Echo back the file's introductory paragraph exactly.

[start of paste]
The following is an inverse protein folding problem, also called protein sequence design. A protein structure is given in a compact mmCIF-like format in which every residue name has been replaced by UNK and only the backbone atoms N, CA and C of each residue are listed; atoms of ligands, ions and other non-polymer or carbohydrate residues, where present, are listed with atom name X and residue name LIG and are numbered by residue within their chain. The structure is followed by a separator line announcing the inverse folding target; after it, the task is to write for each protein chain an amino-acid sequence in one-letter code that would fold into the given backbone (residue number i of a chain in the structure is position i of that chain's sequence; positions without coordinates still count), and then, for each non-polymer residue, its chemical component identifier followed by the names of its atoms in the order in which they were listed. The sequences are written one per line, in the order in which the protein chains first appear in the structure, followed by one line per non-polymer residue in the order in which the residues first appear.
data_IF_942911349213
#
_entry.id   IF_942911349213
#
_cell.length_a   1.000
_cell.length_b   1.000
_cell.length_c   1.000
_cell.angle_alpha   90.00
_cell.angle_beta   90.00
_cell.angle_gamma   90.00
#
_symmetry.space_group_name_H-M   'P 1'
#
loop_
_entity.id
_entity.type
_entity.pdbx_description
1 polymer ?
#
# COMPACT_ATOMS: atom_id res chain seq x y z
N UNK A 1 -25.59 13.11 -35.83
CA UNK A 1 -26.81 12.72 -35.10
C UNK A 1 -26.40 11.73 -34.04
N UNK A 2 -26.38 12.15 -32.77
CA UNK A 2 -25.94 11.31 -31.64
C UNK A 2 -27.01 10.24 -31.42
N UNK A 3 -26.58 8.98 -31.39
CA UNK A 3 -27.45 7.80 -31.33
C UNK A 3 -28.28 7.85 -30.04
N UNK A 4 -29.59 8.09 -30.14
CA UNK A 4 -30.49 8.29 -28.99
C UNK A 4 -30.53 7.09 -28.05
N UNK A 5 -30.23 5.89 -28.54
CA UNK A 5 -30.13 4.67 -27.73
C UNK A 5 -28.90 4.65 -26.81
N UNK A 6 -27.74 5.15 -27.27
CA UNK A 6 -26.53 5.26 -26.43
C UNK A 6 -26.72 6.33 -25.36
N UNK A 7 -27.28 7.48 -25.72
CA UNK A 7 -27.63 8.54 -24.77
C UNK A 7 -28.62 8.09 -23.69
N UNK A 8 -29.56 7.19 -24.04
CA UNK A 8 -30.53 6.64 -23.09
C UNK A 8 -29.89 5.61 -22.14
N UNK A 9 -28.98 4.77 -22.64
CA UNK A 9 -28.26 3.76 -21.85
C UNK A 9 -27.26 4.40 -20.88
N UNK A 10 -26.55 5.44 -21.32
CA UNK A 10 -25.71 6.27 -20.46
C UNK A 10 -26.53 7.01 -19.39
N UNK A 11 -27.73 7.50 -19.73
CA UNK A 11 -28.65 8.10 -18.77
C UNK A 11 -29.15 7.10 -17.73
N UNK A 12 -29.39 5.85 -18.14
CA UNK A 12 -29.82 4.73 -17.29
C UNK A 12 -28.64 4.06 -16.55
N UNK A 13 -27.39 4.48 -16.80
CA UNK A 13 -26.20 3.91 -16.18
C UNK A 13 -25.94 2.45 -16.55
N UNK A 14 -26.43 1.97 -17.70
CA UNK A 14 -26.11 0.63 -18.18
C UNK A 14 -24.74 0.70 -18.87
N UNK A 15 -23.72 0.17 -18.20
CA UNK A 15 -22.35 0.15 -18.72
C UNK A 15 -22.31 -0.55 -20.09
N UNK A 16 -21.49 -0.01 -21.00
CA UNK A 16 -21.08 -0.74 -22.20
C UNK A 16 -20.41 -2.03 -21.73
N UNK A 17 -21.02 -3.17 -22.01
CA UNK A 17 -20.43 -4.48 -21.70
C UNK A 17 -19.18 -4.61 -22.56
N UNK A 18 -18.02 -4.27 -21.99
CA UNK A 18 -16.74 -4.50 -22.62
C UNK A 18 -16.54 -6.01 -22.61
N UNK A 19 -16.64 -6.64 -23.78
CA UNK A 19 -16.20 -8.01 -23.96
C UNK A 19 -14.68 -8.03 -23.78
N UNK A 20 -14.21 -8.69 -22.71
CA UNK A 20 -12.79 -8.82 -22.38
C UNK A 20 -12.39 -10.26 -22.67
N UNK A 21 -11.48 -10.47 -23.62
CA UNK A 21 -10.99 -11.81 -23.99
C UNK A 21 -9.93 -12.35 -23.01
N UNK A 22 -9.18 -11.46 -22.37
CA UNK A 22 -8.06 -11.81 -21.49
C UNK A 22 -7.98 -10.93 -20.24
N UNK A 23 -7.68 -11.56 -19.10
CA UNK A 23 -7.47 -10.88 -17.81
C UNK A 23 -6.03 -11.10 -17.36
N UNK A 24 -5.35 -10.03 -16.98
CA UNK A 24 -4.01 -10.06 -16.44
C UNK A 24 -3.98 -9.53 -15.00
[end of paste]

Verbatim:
The following is an inverse protein folding problem, also called protein sequence design. A protein structure is given in a compact mmCIF-like format in which every residue name has been replaced by UNK and only the backbone atoms N, CA and C of each residue are listed; atoms of ligands, ions and other non-polymer or carbohydrate residues, where present, are listed with atom name X and residue name LIG and are numbered by residue within their chain. The structure is followed by a separator line announcing the inverse folding target; after it, the task is to write for each protein chain an amino-acid sequence in one-letter code that would fold into the given backbone (residue number i of a chain in the structure is position i of that chain's sequence; positions without coordinates still count), and then, for each non-polymer residue, its chemical component identifier followed by the names of its atoms in the order in which they were listed. The sequences are written one per line, in the order in which the protein chains first appear in the structure, followed by one line per non-polymer residue in the order in which the residues first appear.